Two Lovers Review

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A Brooklyn set romance in which a man (Pheonix) is torn between the family friend his parents want him to marry and his beautiful but volatile new neighbor.


If two lovers really is Joaquin Phoenix’s last film — acting apparently holding less attraction now for the 34-year-old than his music — that will be a great pity. One, because he’s wonderful here. Two, because the film isn’t quite as terrific as he is in it. As romantic dramas go, it’s terribly sad. If you were living Leonard’s life, you’d think of killing yourself, too.

James Gray, who has starred Phoenix in three of his four films, loves Brighton Beach as the son of immigrants settled there himself. This is not, mind, the Brighton Beach of a Neil Simon play, where a family home is full of Brooklyn bons mots and riotous uproar. Gray usually dwells on criminality and betrayal as well as family, and Russian mobsters have hitherto featured strongly in his dark mood-pieces (Little Odessa, The Yards, We Own The Night). It’s a departure for him to look into an aching but hopeful heart, even if it’s a place not a lot happier for the protagonist being a decent, ordinary guy.

Instead of being torn between good and evil, lonely Leonard is torn between very different women. He certainly needs one; at least some of his depression stems from the unhappy end of a previous relationship. The rest of it may be attributed to Gray’s visual style, which can be described as assured bleakness. Leonard’s anxious, well-meaning parents (Isabella Rossellini and Moni Moshonov) thrust him on the daughter of fellow dry-cleaners, and Leonard passively goes along with the arranged romance because she is kind-hearted, not unattractive and a little too desperate to please. One worries why; he’s dishy, yes, but heavy-going, date-wise. But his head is turned when a blonde shiksa moves in upstairs. She’s an improbable apparition in this ’hood, but at least as unhappy as Leonard, in love with her married boss (Elias Koteas), impulsive, neurotic and crisis-prone. Paltrow plays this perfectly, fun in her manic phases and with legs that go all the way up. So Leonard is naturally oblivious to the hurt she promises and goes about winning her over in touching and painfully pitiable ways.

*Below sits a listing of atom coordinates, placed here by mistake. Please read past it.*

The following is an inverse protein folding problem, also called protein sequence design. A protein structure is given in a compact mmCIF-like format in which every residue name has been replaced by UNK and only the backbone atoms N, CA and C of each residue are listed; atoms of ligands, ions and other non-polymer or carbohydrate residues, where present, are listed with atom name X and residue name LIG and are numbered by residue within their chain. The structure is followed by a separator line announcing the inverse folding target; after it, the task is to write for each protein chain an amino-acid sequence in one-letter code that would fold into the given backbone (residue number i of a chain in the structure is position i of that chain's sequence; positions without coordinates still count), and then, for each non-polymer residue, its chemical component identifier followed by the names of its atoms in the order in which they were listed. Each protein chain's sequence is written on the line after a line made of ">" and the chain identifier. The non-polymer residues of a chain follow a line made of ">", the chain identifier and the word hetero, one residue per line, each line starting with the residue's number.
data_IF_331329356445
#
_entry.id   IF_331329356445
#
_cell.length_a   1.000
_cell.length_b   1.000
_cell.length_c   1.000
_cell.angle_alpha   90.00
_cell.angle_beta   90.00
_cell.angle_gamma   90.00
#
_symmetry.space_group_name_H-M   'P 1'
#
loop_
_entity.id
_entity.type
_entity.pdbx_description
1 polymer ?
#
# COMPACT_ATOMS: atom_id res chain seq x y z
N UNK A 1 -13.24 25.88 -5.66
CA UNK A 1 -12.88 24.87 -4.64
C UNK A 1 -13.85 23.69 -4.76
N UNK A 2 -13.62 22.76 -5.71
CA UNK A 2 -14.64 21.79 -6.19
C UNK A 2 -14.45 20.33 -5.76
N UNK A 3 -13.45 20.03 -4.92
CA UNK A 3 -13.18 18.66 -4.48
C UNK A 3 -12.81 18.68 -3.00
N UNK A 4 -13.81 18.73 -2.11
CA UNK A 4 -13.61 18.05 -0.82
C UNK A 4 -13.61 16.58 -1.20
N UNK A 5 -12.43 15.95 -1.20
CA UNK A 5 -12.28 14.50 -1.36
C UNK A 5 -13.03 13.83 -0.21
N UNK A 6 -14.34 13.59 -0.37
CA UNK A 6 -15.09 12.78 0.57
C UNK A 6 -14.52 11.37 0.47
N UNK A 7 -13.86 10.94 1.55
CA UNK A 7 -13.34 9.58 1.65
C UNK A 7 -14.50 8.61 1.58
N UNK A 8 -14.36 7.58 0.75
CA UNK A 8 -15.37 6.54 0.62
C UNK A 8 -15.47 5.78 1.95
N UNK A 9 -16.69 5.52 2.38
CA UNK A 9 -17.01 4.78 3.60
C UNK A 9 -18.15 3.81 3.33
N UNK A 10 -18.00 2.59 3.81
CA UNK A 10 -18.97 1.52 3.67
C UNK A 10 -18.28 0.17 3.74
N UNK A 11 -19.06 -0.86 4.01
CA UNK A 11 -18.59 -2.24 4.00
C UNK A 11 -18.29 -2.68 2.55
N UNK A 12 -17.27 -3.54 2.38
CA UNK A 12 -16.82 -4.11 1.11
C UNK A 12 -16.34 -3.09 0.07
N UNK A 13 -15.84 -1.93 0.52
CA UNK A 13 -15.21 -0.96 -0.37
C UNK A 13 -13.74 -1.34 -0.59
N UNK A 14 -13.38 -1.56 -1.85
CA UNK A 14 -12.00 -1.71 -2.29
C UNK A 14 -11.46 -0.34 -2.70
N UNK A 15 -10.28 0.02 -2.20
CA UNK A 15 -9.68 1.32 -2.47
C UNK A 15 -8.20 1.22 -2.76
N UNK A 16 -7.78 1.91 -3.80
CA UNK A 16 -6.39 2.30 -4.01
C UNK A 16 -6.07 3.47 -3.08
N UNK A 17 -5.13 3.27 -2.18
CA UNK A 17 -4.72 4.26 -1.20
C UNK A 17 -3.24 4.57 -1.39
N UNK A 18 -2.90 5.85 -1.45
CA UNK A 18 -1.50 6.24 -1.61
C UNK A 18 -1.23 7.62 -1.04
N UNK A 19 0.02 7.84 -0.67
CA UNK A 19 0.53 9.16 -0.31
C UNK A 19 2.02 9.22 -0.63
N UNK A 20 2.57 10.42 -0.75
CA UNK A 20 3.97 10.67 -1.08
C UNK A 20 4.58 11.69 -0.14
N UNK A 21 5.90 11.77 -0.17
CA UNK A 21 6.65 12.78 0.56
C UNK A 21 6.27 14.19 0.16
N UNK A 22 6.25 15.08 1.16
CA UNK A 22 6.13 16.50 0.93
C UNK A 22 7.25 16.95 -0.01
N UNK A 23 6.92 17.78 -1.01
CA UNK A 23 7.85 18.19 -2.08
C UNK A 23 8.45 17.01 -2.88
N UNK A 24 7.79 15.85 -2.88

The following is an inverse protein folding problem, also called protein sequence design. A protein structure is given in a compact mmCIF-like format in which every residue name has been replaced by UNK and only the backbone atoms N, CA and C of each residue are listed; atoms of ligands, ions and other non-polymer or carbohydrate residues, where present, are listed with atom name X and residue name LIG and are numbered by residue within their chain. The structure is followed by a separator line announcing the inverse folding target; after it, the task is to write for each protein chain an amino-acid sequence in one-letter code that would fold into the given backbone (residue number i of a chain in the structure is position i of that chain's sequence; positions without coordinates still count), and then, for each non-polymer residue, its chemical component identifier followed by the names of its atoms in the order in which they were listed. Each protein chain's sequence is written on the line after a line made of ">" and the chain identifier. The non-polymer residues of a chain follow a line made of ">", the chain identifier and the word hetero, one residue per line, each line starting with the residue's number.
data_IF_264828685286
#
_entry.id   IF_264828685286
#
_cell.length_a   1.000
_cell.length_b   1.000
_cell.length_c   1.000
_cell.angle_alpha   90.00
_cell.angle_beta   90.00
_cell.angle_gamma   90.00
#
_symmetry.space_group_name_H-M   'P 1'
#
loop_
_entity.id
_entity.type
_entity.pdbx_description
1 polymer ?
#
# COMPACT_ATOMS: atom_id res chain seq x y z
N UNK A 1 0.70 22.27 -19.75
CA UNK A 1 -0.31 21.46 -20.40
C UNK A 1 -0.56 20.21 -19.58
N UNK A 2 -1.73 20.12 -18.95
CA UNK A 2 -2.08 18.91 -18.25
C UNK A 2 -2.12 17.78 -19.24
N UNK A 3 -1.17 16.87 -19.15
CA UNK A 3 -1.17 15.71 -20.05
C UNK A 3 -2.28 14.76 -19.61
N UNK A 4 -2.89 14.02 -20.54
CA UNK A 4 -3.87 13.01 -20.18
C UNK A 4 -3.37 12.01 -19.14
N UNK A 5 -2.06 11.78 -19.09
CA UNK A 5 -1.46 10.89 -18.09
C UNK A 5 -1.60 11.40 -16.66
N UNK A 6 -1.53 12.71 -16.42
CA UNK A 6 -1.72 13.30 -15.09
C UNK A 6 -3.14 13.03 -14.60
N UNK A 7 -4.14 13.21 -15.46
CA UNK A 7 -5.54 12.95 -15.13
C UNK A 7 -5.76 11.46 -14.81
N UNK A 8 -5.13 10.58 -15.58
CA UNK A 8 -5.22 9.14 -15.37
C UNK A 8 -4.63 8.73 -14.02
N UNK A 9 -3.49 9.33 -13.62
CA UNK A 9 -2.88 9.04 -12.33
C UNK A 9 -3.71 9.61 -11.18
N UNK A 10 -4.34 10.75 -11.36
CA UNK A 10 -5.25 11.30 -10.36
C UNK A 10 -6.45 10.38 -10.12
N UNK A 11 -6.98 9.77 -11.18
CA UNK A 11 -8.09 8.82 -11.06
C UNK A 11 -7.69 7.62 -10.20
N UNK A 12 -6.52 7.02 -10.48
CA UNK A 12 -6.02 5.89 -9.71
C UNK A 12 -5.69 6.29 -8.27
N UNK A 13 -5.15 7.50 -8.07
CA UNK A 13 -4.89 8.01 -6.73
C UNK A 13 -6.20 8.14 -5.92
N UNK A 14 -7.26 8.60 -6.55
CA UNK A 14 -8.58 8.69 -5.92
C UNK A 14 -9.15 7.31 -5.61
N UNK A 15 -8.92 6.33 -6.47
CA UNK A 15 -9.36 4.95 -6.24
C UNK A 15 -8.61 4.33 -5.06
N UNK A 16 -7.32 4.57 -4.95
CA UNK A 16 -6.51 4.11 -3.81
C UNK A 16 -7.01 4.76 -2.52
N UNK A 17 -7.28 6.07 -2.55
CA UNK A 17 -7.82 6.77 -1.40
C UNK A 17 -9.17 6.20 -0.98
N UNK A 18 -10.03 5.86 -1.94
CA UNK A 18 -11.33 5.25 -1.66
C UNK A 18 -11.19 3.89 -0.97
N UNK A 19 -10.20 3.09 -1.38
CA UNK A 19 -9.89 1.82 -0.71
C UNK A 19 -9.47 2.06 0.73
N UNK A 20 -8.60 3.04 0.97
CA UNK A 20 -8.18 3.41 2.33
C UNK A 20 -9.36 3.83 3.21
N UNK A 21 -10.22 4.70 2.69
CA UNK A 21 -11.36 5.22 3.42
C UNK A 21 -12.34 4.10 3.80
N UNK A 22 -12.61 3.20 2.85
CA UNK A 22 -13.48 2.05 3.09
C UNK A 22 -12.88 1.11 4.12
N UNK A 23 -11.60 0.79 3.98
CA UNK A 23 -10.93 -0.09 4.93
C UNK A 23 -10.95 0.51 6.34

The pervasive air of gloom actually lifts in a dramatic turn of affairs, and you almost feel warmed by what eventually happens. It’s not the stuff of all-time romances, then, but certainly a timeless slice of life.

Fine performances — notably from Phoenix — still don’t make this an easy sell. But it is atmospheric, accomplished and intense.